Commuter rail: Once a gamble, TRAX ingrained in Wasatch Front’s future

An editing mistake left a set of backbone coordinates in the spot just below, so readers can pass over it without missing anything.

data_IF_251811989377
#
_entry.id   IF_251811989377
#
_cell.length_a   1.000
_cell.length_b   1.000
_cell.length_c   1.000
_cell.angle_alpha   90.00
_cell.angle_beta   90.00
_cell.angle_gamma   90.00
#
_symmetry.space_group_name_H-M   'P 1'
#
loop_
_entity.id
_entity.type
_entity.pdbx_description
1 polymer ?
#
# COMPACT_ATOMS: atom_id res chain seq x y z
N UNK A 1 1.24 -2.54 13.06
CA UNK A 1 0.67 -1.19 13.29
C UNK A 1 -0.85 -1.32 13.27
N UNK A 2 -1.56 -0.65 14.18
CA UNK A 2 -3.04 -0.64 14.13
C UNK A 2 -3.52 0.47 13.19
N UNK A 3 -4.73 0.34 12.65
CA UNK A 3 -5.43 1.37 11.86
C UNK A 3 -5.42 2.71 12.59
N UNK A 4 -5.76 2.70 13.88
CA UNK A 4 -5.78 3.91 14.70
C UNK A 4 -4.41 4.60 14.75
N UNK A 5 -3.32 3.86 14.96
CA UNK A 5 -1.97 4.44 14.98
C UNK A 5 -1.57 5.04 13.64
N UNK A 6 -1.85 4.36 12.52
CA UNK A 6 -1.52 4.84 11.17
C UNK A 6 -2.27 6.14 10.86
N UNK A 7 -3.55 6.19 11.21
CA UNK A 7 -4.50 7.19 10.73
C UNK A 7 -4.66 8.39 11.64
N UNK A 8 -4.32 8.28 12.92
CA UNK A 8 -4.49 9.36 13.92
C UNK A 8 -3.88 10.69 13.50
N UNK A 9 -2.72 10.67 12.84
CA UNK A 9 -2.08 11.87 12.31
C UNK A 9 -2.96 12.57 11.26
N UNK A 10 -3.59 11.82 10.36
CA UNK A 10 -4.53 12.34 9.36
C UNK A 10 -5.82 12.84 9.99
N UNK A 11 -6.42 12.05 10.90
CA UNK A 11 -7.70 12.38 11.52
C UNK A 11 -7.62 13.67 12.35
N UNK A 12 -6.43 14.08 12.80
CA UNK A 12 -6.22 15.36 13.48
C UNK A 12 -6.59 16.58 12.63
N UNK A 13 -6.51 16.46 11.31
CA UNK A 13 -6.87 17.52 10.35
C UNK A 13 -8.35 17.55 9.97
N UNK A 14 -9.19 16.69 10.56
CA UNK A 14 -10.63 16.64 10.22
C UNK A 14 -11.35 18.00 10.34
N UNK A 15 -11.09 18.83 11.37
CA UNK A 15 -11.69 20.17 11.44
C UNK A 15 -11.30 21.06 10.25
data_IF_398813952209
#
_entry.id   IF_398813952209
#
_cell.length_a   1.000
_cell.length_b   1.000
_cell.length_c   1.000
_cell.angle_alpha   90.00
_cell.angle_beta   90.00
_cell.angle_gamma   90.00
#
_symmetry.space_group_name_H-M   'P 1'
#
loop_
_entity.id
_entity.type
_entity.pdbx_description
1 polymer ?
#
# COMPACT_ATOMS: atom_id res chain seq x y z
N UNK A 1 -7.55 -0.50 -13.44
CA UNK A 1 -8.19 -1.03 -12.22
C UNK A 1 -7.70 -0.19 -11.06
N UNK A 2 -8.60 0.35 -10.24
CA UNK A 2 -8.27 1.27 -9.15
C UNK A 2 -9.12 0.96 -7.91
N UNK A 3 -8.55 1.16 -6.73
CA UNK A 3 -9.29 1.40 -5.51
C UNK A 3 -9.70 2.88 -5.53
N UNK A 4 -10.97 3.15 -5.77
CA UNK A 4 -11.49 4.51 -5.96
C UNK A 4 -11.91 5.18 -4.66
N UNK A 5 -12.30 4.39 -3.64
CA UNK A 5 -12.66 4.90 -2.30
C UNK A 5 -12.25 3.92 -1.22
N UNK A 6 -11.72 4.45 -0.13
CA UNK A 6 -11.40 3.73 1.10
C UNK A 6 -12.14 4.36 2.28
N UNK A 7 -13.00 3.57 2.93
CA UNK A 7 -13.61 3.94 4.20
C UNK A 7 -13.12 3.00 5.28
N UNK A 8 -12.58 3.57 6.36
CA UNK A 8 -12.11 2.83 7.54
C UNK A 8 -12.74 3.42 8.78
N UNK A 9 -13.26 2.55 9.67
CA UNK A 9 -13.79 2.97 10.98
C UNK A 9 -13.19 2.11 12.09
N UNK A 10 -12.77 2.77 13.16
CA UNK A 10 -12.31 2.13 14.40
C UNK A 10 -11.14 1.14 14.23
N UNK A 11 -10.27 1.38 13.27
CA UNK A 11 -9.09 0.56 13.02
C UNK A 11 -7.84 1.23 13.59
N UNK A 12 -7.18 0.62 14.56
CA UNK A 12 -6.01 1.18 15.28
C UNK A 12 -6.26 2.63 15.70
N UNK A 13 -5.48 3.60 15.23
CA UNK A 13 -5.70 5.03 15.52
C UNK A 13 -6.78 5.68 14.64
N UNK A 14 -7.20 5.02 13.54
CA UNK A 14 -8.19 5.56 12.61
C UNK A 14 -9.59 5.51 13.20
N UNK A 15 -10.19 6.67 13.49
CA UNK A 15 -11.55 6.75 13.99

This article by María Villaseñor is a great history of Salt Lake City‘s TRAX light rail along with some projections of its future.  Conservative groups protested its development up until opening day, when so many people wanted to get on the trains that hundreds had to be turned away.  TRAX has expanded from a single North-South line to a University of Utah line and an extension to an intermodal hub which links to FrontRunner, the commuter rail line that currently runs north of Salt Lake and will soon begin a new line to the South.  TRAX ridership has more than doubled since it first started.  The Utah Transit Authority (UTA) has plans to make rail the backbone of a public transit system that will have stops within one mile of 90% of the urban population of the entire Wasatch Front.  People are discovering that commute times are comparable during rush hour, and that you can actually relax and get other things done on transit instead of getting road rage in the gridlock on the freeway.  People assumed that Salt Lake residents would never give up their cars, but that simply wasn’t true, and isn’t for any other city.  Funding was a huge issue for TRAX, because Utahns are very averse to taxes, so UTA had to go to the Feds to get most of their funding.  They found that light rail is much more cost-effective than busing, to the tune of $1.25 per person on light vail versus $3-4 per person on bus.  Since TRAX has gone in, people have realized that it’s worth the investment, and voted for funding mechanisms for TRAX in both 2000 and 2007.  There are new lines proposed for west Salt Lake, West Valley City, Midvale, West Jordan, South Jordan, and possibly Draper.  Both TRAX and FrontRunner have set up transit-oriented development opportunities at their existing and future stops.  However, increased TRAX service should not be used as an excuse for decreased bus service.  Buses run infrequently on the Wasatch Front outside of Salt Lake City, and they need to have service improvements along with the rail systems.  That being said, before TRAX only 25% of people in the Salt Lake area had used transit in the last year.  That number is now 75%.  TRAX has done immense good in Salt Lake City and changed a lot of minds about transit in general, and I hope that this trend will continue.

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